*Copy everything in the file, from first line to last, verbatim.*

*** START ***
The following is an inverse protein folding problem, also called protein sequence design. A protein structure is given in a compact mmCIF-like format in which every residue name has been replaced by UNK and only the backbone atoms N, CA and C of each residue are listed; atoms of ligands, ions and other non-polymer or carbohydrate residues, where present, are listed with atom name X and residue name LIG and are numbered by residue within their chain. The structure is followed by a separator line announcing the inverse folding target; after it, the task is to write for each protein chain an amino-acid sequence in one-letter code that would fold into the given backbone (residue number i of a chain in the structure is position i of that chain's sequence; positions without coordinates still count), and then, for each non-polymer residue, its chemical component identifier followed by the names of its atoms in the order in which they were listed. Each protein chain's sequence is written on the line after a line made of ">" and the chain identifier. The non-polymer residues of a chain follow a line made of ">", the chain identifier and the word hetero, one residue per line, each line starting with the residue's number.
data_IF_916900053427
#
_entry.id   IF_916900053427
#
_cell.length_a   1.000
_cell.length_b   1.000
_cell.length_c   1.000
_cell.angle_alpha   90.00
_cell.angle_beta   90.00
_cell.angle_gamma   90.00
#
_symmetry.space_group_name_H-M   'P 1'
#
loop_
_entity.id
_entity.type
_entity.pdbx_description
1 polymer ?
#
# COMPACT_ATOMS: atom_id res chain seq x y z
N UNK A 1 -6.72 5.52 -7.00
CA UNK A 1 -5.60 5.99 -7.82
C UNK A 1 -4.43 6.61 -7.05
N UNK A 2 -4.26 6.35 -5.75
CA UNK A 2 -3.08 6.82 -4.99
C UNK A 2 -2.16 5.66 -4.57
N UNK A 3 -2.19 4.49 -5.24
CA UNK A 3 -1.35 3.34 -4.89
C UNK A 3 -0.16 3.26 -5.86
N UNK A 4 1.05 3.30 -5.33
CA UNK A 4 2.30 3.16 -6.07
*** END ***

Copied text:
The following is an inverse protein folding problem, also called protein sequence design. A protein structure is given in a compact mmCIF-like format in which every residue name has been replaced by UNK and only the backbone atoms N, CA and C of each residue are listed; atoms of ligands, ions and other non-polymer or carbohydrate residues, where present, are listed with atom name X and residue name LIG and are numbered by residue within their chain. The structure is followed by a separator line announcing the inverse folding target; after it, the task is to write for each protein chain an amino-acid sequence in one-letter code that would fold into the given backbone (residue number i of a chain in the structure is position i of that chain's sequence; positions without coordinates still count), and then, for each non-polymer residue, its chemical component identifier followed by the names of its atoms in the order in which they were listed. Each protein chain's sequence is written on the line after a line made of ">" and the chain identifier. The non-polymer residues of a chain follow a line made of ">", the chain identifier and the word hetero, one residue per line, each line starting with the residue's number.
data_IF_916900053427
#
_entry.id   IF_916900053427
#
_cell.length_a   1.000
_cell.length_b   1.000
_cell.length_c   1.000
_cell.angle_alpha   90.00
_cell.angle_beta   90.00
_cell.angle_gamma   90.00
#
_symmetry.space_group_name_H-M   'P 1'
#
loop_
_entity.id
_entity.type
_entity.pdbx_description
1 polymer ?
#
# COMPACT_ATOMS: atom_id res chain seq x y z
N UNK A 1 -6.72 5.52 -7.00
CA UNK A 1 -5.60 5.99 -7.82
C UNK A 1 -4.43 6.61 -7.05
N UNK A 2 -4.26 6.35 -5.75
CA UNK A 2 -3.08 6.82 -4.99
C UNK A 2 -2.16 5.66 -4.57
N UNK A 3 -2.19 4.49 -5.24
CA UNK A 3 -1.35 3.34 -4.89
C UNK A 3 -0.16 3.26 -5.86
N UNK A 4 1.05 3.30 -5.33
CA UNK A 4 2.30 3.16 -6.07